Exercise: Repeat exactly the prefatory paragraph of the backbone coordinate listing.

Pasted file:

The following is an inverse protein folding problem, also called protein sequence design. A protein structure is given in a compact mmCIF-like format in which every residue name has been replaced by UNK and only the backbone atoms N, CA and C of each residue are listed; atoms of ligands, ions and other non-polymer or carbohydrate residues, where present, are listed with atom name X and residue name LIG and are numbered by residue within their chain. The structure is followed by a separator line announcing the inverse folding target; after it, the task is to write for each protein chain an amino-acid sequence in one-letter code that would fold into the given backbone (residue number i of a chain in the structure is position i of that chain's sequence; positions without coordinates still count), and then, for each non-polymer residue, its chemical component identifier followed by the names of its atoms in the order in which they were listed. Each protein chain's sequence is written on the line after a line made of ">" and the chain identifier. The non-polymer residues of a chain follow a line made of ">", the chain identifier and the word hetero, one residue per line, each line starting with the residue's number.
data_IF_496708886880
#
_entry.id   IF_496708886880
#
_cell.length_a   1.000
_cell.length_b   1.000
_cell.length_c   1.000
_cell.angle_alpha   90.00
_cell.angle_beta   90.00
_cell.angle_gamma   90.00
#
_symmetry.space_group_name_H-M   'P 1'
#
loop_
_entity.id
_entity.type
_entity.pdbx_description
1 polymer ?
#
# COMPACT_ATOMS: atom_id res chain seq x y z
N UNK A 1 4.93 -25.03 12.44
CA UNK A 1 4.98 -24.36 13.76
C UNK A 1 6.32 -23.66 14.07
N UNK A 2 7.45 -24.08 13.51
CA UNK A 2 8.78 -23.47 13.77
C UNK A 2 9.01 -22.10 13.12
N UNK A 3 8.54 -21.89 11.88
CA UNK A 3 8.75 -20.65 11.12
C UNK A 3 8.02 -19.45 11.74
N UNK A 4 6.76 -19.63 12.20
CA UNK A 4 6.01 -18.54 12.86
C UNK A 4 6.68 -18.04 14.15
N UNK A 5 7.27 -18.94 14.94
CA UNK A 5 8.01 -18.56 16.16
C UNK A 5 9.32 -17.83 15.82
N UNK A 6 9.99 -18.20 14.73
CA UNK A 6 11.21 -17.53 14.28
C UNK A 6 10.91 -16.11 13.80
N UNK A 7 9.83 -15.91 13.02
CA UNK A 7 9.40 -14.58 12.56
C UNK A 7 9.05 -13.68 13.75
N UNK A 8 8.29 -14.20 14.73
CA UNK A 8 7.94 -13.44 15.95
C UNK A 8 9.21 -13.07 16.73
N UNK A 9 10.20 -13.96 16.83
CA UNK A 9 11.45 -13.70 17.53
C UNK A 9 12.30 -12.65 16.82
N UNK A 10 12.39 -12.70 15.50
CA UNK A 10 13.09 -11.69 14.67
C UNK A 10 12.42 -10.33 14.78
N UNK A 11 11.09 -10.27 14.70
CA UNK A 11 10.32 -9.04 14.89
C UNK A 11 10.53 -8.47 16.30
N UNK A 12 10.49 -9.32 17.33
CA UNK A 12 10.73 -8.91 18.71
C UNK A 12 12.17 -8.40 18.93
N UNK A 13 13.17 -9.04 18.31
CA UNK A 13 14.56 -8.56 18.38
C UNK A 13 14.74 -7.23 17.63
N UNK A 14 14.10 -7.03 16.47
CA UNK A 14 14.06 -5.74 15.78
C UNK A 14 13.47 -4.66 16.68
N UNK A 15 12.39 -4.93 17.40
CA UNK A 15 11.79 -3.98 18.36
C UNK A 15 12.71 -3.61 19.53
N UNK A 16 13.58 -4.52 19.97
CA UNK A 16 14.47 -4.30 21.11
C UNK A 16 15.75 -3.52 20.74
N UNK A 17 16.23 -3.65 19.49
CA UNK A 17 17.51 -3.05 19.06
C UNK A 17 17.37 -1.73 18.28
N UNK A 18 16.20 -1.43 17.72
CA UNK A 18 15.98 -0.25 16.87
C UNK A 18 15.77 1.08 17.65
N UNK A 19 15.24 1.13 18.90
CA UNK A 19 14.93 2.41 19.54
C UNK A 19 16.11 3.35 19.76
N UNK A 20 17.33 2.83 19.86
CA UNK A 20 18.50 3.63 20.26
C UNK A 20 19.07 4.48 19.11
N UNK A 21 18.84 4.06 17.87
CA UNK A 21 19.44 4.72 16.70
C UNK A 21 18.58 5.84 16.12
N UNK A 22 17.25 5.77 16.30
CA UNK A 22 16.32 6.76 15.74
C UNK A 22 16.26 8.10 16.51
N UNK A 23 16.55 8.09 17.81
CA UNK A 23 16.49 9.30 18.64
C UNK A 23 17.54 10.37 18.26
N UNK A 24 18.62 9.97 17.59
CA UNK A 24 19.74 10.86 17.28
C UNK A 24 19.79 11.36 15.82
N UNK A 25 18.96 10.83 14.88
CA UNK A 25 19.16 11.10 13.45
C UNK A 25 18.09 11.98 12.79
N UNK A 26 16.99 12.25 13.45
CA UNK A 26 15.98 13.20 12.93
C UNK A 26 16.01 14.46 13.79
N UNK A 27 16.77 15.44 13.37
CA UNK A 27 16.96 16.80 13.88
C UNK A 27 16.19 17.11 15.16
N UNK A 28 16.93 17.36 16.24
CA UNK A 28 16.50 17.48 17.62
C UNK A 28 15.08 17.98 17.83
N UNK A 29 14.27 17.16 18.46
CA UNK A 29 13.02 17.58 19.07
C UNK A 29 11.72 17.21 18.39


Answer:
The following is an inverse protein folding problem, also called protein sequence design. A protein structure is given in a compact mmCIF-like format in which every residue name has been replaced by UNK and only the backbone atoms N, CA and C of each residue are listed; atoms of ligands, ions and other non-polymer or carbohydrate residues, where present, are listed with atom name X and residue name LIG and are numbered by residue within their chain. The structure is followed by a separator line announcing the inverse folding target; after it, the task is to write for each protein chain an amino-acid sequence in one-letter code that would fold into the given backbone (residue number i of a chain in the structure is position i of that chain's sequence; positions without coordinates still count), and then, for each non-polymer residue, its chemical component identifier followed by the names of its atoms in the order in which they were listed. Each protein chain's sequence is written on the line after a line made of ">" and the chain identifier. The non-polymer residues of a chain follow a line made of ">", the chain identifier and the word hetero, one residue per line, each line starting with the residue's number.